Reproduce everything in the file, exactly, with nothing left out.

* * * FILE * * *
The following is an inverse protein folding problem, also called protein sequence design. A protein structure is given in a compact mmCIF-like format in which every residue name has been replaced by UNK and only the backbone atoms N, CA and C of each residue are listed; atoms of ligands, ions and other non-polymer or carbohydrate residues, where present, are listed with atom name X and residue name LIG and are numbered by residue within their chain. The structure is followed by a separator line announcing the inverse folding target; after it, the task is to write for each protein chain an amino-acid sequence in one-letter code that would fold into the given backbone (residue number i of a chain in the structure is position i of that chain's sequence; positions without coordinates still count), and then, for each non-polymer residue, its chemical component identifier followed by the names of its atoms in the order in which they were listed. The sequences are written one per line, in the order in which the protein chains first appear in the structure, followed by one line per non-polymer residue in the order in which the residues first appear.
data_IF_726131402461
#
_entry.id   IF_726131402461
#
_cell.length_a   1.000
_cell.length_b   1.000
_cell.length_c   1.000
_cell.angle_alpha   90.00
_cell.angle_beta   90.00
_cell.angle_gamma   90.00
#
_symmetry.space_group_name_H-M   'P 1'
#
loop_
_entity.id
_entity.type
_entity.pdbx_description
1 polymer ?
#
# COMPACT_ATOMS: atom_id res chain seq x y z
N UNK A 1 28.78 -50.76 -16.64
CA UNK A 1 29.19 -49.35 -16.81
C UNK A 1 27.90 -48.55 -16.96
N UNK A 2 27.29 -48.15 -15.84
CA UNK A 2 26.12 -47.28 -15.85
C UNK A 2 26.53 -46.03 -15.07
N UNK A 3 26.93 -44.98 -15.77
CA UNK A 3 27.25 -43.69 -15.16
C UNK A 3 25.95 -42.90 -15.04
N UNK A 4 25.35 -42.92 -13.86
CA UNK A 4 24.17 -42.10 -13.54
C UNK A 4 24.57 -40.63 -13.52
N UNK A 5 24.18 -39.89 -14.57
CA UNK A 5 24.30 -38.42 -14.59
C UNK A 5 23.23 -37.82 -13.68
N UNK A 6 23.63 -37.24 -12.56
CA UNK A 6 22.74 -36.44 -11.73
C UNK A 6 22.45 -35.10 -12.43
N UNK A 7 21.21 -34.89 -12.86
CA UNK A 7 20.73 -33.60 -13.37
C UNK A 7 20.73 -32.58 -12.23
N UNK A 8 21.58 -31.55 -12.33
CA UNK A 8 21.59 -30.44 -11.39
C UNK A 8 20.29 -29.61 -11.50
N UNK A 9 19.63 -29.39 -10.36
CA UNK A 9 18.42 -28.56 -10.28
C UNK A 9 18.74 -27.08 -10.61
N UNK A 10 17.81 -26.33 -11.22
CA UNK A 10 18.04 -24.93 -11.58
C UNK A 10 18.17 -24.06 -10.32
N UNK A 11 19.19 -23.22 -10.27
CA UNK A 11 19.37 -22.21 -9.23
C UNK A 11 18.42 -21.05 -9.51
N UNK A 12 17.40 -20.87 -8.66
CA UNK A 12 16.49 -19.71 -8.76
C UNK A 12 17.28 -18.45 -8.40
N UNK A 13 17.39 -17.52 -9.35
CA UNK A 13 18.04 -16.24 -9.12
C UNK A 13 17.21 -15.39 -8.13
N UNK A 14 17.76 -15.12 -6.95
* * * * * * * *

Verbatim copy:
The following is an inverse protein folding problem, also called protein sequence design. A protein structure is given in a compact mmCIF-like format in which every residue name has been replaced by UNK and only the backbone atoms N, CA and C of each residue are listed; atoms of ligands, ions and other non-polymer or carbohydrate residues, where present, are listed with atom name X and residue name LIG and are numbered by residue within their chain. The structure is followed by a separator line announcing the inverse folding target; after it, the task is to write for each protein chain an amino-acid sequence in one-letter code that would fold into the given backbone (residue number i of a chain in the structure is position i of that chain's sequence; positions without coordinates still count), and then, for each non-polymer residue, its chemical component identifier followed by the names of its atoms in the order in which they were listed. The sequences are written one per line, in the order in which the protein chains first appear in the structure, followed by one line per non-polymer residue in the order in which the residues first appear.
data_IF_726131402461
#
_entry.id   IF_726131402461
#
_cell.length_a   1.000
_cell.length_b   1.000
_cell.length_c   1.000
_cell.angle_alpha   90.00
_cell.angle_beta   90.00
_cell.angle_gamma   90.00
#
_symmetry.space_group_name_H-M   'P 1'
#
loop_
_entity.id
_entity.type
_entity.pdbx_description
1 polymer ?
#
# COMPACT_ATOMS: atom_id res chain seq x y z
N UNK A 1 28.78 -50.76 -16.64
CA UNK A 1 29.19 -49.35 -16.81
C UNK A 1 27.90 -48.55 -16.96
N UNK A 2 27.29 -48.15 -15.84
CA UNK A 2 26.12 -47.28 -15.85
C UNK A 2 26.53 -46.03 -15.07
N UNK A 3 26.93 -44.98 -15.77
CA UNK A 3 27.25 -43.69 -15.16
C UNK A 3 25.95 -42.90 -15.04
N UNK A 4 25.35 -42.92 -13.86
CA UNK A 4 24.17 -42.10 -13.54
C UNK A 4 24.57 -40.63 -13.52
N UNK A 5 24.18 -39.89 -14.57
CA UNK A 5 24.30 -38.42 -14.59
C UNK A 5 23.23 -37.82 -13.68
N UNK A 6 23.63 -37.24 -12.56
CA UNK A 6 22.74 -36.44 -11.73
C UNK A 6 22.45 -35.10 -12.43
N UNK A 7 21.21 -34.89 -12.86
CA UNK A 7 20.73 -33.60 -13.37
C UNK A 7 20.73 -32.58 -12.23
N UNK A 8 21.58 -31.55 -12.33
CA UNK A 8 21.59 -30.44 -11.39
C UNK A 8 20.29 -29.61 -11.50
N UNK A 9 19.63 -29.39 -10.36
CA UNK A 9 18.42 -28.56 -10.28
C UNK A 9 18.74 -27.08 -10.61
N UNK A 10 17.81 -26.33 -11.22
CA UNK A 10 18.04 -24.93 -11.58
C UNK A 10 18.17 -24.06 -10.32
N UNK A 11 19.19 -23.22 -10.27
CA UNK A 11 19.37 -22.21 -9.23
C UNK A 11 18.42 -21.05 -9.51
N UNK A 12 17.40 -20.87 -8.66
CA UNK A 12 16.49 -19.71 -8.76
C UNK A 12 17.28 -18.45 -8.40
N UNK A 13 17.39 -17.52 -9.35
CA UNK A 13 18.04 -16.24 -9.12
C UNK A 13 17.21 -15.39 -8.13
N UNK A 14 17.76 -15.12 -6.95